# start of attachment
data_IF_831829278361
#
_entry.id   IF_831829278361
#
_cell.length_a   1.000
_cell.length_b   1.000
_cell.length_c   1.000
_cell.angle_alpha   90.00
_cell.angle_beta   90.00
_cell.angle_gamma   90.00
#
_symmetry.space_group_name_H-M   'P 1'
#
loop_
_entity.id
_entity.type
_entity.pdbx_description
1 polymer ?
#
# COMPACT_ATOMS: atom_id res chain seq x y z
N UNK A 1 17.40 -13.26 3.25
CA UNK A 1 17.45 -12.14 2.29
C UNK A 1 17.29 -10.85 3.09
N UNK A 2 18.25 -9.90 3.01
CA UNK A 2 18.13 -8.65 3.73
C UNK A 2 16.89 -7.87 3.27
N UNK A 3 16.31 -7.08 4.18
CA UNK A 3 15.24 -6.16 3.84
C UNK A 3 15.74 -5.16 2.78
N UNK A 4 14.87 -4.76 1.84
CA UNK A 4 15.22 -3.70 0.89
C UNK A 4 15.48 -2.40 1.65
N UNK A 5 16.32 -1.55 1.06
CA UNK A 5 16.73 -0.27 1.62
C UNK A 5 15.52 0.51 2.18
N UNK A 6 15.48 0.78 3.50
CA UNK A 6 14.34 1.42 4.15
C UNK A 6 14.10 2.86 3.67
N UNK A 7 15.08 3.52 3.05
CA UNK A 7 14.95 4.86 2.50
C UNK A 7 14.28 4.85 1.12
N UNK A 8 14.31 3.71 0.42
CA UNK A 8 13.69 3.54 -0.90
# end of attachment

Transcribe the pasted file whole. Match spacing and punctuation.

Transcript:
data_IF_831829278361
#
_entry.id   IF_831829278361
#
_cell.length_a   1.000
_cell.length_b   1.000
_cell.length_c   1.000
_cell.angle_alpha   90.00
_cell.angle_beta   90.00
_cell.angle_gamma   90.00
#
_symmetry.space_group_name_H-M   'P 1'
#
loop_
_entity.id
_entity.type
_entity.pdbx_description
1 polymer ?
#
# COMPACT_ATOMS: atom_id res chain seq x y z
N UNK A 1 17.40 -13.26 3.25
CA UNK A 1 17.45 -12.14 2.29
C UNK A 1 17.29 -10.85 3.09
N UNK A 2 18.25 -9.90 3.01
CA UNK A 2 18.13 -8.65 3.73
C UNK A 2 16.89 -7.87 3.27
N UNK A 3 16.31 -7.08 4.18
CA UNK A 3 15.24 -6.16 3.84
C UNK A 3 15.74 -5.16 2.78
N UNK A 4 14.87 -4.76 1.84
CA UNK A 4 15.22 -3.70 0.89
C UNK A 4 15.48 -2.40 1.65
N UNK A 5 16.32 -1.55 1.06
CA UNK A 5 16.73 -0.27 1.62
C UNK A 5 15.52 0.51 2.18
N UNK A 6 15.48 0.78 3.50
CA UNK A 6 14.34 1.42 4.15
C UNK A 6 14.10 2.86 3.67
N UNK A 7 15.08 3.52 3.05
CA UNK A 7 14.95 4.86 2.50
C UNK A 7 14.28 4.85 1.12
N UNK A 8 14.31 3.71 0.42
CA UNK A 8 13.69 3.54 -0.90